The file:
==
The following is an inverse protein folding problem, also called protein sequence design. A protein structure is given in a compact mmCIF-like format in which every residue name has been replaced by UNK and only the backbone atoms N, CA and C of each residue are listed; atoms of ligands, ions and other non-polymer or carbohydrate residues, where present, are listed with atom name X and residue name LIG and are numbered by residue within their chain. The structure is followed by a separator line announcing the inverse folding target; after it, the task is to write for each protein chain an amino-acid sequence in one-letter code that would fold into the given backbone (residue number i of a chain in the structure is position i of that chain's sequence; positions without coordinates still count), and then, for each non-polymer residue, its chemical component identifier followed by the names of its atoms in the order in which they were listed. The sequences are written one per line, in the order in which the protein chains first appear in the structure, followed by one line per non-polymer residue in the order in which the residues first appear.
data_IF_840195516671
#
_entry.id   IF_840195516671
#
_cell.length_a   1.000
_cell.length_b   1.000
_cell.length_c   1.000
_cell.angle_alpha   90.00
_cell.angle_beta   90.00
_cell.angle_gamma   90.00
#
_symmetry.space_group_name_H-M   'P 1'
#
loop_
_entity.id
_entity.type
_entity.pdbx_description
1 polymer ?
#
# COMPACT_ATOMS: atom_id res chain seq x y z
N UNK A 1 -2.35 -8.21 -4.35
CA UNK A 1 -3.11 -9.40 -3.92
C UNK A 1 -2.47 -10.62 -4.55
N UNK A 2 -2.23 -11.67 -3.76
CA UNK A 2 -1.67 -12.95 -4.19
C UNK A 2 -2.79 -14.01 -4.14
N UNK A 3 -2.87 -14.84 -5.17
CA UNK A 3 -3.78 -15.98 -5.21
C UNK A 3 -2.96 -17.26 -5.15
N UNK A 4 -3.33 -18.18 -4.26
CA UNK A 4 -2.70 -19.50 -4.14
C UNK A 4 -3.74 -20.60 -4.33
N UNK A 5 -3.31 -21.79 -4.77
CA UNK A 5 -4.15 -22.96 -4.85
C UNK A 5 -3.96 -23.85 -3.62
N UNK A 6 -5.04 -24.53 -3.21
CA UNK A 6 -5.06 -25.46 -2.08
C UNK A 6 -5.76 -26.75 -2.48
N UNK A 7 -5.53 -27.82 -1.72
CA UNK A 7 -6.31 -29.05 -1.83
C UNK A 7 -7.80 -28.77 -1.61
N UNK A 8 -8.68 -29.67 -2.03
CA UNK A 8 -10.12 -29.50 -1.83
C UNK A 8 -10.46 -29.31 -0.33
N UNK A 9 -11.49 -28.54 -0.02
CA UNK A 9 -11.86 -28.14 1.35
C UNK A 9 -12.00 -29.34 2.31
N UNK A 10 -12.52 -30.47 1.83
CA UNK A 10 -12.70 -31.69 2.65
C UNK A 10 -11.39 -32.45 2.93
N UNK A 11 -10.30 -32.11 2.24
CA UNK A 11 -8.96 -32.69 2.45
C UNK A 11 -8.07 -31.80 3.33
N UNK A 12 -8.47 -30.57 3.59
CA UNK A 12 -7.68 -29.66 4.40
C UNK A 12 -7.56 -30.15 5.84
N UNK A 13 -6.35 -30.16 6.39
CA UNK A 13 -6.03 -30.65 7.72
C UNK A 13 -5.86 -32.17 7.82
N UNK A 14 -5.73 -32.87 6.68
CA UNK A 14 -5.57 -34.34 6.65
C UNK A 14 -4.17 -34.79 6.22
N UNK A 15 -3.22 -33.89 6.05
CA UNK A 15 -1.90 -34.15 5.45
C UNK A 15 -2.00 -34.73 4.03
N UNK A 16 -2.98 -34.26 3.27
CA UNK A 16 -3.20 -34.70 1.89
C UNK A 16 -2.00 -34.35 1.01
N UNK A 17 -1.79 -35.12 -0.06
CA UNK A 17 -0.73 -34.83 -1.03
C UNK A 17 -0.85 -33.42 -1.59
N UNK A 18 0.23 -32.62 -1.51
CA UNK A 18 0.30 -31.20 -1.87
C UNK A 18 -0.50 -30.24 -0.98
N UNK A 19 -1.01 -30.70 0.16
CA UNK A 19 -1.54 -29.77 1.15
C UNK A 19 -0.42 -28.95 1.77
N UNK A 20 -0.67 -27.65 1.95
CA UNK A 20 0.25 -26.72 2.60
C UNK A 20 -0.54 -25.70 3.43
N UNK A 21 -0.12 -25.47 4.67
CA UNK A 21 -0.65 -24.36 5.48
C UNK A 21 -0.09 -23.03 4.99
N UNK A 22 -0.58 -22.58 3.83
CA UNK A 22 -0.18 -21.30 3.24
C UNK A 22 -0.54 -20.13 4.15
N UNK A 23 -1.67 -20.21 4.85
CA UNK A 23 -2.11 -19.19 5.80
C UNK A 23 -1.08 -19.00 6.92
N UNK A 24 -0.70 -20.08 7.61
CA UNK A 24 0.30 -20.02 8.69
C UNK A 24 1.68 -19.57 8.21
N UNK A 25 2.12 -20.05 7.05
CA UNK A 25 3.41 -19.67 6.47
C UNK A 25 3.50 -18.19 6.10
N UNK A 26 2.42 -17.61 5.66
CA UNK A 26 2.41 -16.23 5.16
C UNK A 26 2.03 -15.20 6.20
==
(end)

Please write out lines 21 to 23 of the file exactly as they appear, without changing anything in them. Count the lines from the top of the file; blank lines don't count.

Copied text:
# COMPACT_ATOMS: atom_id res chain seq x y z
N UNK A 1 -2.35 -8.21 -4.35
CA UNK A 1 -3.11 -9.40 -3.92